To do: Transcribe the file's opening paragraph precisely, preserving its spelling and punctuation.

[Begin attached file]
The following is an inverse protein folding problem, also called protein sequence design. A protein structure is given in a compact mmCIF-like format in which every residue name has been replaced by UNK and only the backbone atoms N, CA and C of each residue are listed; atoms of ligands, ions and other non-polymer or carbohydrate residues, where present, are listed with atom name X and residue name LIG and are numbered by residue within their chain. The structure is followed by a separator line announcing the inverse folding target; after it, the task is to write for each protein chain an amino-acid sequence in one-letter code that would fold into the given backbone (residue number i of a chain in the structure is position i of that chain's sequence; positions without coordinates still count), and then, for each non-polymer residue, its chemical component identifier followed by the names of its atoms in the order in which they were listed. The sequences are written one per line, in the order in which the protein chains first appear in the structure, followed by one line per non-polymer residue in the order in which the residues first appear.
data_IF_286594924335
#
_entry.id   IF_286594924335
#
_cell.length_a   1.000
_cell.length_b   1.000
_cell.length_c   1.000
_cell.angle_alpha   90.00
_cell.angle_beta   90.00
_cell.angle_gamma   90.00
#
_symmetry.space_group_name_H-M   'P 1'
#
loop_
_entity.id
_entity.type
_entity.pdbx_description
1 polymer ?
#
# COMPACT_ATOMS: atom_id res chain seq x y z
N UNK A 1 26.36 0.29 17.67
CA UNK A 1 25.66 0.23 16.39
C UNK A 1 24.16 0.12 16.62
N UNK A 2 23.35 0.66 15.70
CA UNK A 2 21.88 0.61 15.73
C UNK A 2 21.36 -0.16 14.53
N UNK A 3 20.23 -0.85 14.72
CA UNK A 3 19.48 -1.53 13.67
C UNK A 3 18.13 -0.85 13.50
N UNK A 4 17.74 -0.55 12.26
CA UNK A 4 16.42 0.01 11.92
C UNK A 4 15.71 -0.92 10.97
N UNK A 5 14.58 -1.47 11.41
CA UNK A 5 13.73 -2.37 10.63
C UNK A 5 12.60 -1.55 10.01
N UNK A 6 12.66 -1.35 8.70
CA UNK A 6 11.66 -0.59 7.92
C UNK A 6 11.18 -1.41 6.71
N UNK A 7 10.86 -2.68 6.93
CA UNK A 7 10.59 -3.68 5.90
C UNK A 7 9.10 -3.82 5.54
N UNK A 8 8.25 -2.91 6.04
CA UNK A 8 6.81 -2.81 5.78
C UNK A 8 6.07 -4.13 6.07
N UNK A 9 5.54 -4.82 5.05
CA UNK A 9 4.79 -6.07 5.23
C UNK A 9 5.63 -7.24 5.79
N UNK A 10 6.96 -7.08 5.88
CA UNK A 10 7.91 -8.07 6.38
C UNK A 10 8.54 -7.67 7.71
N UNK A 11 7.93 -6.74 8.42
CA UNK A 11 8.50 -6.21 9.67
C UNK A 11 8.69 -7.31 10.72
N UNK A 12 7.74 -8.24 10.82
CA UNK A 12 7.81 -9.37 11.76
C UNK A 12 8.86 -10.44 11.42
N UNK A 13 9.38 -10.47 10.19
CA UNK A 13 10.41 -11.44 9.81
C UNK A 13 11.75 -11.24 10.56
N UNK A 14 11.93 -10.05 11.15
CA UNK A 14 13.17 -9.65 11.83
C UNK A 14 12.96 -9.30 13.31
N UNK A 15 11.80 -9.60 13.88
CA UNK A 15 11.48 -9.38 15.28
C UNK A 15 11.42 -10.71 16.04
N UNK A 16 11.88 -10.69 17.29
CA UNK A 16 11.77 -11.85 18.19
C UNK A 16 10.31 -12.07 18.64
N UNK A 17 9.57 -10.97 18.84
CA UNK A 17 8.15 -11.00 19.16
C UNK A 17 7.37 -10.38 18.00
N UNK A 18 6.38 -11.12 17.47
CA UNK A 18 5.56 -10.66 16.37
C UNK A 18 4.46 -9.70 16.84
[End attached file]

The following is an inverse protein folding problem, also called protein sequence design. A protein structure is given in a compact mmCIF-like format in which every residue name has been replaced by UNK and only the backbone atoms N, CA and C of each residue are listed; atoms of ligands, ions and other non-polymer or carbohydrate residues, where present, are listed with atom name X and residue name LIG and are numbered by residue within their chain. The structure is followed by a separator line announcing the inverse folding target; after it, the task is to write for each protein chain an amino-acid sequence in one-letter code that would fold into the given backbone (residue number i of a chain in the structure is position i of that chain's sequence; positions without coordinates still count), and then, for each non-polymer residue, its chemical component identifier followed by the names of its atoms in the order in which they were listed. The sequences are written one per line, in the order in which the protein chains first appear in the structure, followed by one line per non-polymer residue in the order in which the residues first appear.